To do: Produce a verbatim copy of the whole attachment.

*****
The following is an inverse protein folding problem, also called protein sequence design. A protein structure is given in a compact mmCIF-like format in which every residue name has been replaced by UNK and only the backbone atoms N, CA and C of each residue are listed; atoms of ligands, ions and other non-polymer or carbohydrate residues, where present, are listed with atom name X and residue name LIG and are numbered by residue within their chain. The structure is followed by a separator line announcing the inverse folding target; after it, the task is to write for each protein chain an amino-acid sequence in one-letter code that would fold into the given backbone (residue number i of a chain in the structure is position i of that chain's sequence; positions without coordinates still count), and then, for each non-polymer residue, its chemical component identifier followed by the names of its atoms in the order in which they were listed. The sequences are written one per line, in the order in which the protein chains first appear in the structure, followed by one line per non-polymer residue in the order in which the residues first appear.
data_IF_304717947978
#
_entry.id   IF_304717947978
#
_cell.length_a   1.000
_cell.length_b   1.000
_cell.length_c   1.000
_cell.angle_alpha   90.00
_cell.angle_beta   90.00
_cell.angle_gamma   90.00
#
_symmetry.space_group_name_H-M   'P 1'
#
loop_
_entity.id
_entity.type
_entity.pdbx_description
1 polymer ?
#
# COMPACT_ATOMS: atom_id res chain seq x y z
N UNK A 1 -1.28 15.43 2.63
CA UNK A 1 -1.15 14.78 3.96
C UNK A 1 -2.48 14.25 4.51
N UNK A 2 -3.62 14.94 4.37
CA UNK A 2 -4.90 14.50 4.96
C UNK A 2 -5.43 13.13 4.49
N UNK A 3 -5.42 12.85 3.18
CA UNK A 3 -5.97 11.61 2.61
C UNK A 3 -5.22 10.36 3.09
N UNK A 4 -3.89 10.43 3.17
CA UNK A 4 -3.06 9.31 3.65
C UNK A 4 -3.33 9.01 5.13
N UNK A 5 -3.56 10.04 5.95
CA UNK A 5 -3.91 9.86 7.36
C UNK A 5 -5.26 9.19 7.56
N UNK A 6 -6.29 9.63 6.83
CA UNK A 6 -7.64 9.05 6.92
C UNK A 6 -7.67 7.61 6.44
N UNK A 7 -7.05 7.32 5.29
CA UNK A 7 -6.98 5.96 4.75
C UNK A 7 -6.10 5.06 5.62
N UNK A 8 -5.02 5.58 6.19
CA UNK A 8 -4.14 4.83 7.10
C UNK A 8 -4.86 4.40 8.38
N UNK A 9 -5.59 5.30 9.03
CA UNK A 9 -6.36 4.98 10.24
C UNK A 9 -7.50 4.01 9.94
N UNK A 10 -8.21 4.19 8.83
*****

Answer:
The following is an inverse protein folding problem, also called protein sequence design. A protein structure is given in a compact mmCIF-like format in which every residue name has been replaced by UNK and only the backbone atoms N, CA and C of each residue are listed; atoms of ligands, ions and other non-polymer or carbohydrate residues, where present, are listed with atom name X and residue name LIG and are numbered by residue within their chain. The structure is followed by a separator line announcing the inverse folding target; after it, the task is to write for each protein chain an amino-acid sequence in one-letter code that would fold into the given backbone (residue number i of a chain in the structure is position i of that chain's sequence; positions without coordinates still count), and then, for each non-polymer residue, its chemical component identifier followed by the names of its atoms in the order in which they were listed. The sequences are written one per line, in the order in which the protein chains first appear in the structure, followed by one line per non-polymer residue in the order in which the residues first appear.
data_IF_304717947978
#
_entry.id   IF_304717947978
#
_cell.length_a   1.000
_cell.length_b   1.000
_cell.length_c   1.000
_cell.angle_alpha   90.00
_cell.angle_beta   90.00
_cell.angle_gamma   90.00
#
_symmetry.space_group_name_H-M   'P 1'
#
loop_
_entity.id
_entity.type
_entity.pdbx_description
1 polymer ?
#
# COMPACT_ATOMS: atom_id res chain seq x y z
N UNK A 1 -1.28 15.43 2.63
CA UNK A 1 -1.15 14.78 3.96
C UNK A 1 -2.48 14.25 4.51
N UNK A 2 -3.62 14.94 4.37
CA UNK A 2 -4.90 14.50 4.96
C UNK A 2 -5.43 13.13 4.49
N UNK A 3 -5.42 12.85 3.18
CA UNK A 3 -5.97 11.61 2.61
C UNK A 3 -5.22 10.36 3.09
N UNK A 4 -3.89 10.43 3.17
CA UNK A 4 -3.06 9.31 3.65
C UNK A 4 -3.33 9.01 5.13
N UNK A 5 -3.56 10.04 5.95
CA UNK A 5 -3.91 9.86 7.36
C UNK A 5 -5.26 9.19 7.56
N UNK A 6 -6.29 9.63 6.83
CA UNK A 6 -7.64 9.05 6.92
C UNK A 6 -7.67 7.61 6.44
N UNK A 7 -7.05 7.32 5.29
CA UNK A 7 -6.98 5.96 4.75
C UNK A 7 -6.10 5.06 5.62
N UNK A 8 -5.02 5.58 6.19
CA UNK A 8 -4.14 4.83 7.10
C UNK A 8 -4.86 4.40 8.38
N UNK A 9 -5.59 5.30 9.03
CA UNK A 9 -6.36 4.98 10.24
C UNK A 9 -7.50 4.01 9.94
N UNK A 10 -8.21 4.19 8.83